Privacy plan could worsen Facebook's echo chamber problem
Mark Zuckerberg's vision for a new Facebook that focuses on private conversations could end up deepening the social network's misinformation problems.
Driving the news: Zuckerberg posted Wednesday outlining a new emphasis on privacy at Facebook, foreseeing a future that de-emphasizes the News Feed's "digital public square" in favor of private messaging's "digital living room."
The big picture: Zuckerberg believes that encrypted private chats and group communications may one day be a bigger feature on Facebook platforms (including WhatsApp and Instagram) than public-facing social media posts.
Here's the upside, per Zuckerberg: Public social media no longer invites users to "be themselves" without fear or reprisal (deserved or otherwise). Privacy protected by encryption, easier-to-understand settings and self-deleting messages could help reverse that.
The catch: Many of the worst aspects of Facebook's platforms thrive in private spaces that are either invisible or not readily visible to moderators. Emphasizing private group chats could multiply these problems.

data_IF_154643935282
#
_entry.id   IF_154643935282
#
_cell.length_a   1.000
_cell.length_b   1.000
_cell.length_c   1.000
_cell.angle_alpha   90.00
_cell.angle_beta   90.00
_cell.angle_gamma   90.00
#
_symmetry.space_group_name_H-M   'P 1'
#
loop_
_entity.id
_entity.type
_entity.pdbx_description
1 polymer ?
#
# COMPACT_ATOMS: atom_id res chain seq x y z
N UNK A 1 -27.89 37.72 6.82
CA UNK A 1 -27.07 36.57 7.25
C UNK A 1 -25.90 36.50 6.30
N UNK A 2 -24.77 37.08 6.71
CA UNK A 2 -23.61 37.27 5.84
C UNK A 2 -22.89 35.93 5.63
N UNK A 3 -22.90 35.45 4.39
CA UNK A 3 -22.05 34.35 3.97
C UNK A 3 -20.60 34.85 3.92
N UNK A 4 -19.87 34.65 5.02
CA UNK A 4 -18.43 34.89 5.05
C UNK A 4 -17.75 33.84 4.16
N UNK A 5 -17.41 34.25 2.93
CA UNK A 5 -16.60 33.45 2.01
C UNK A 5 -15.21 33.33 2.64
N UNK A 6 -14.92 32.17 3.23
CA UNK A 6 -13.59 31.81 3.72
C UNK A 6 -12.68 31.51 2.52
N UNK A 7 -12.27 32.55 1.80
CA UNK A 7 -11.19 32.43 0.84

- Mobs in India enraged by WhatsApp messages killed dozens of people falsely believed to be kidnappers in 2018.
- In the U.S., hyperpartisan fringe groups congregate in Facebook's private areas. "Facebook groups are where unsavory narratives ferment and are spread, often with directions about how to achieve maximum impact," noted Nina Jankowicz, global fellow at the Wilson Center, via email.
- These can become echo chambers of false content and propaganda without much oversight from Facebook.
Facebook has worked to mitigate some of these problems — including limiting the number of people WhatsApp users can forward messages to, reducing the spread of false stories.
To be sure: No one blames the telephone for the content of phone calls. Private group chats are a difficult gray area between public, many-to-many communications online where most people expect moderation and direct person-to-person communications where they generally do not.
The bottom line: If Zuckerberg is correct about the future of private group communications, this won't be only Facebook's problem. Any communications platform that seeks privacy through encryption will be just as entangled in it.
Go deeper: Facebook's pivot is bigger than privacy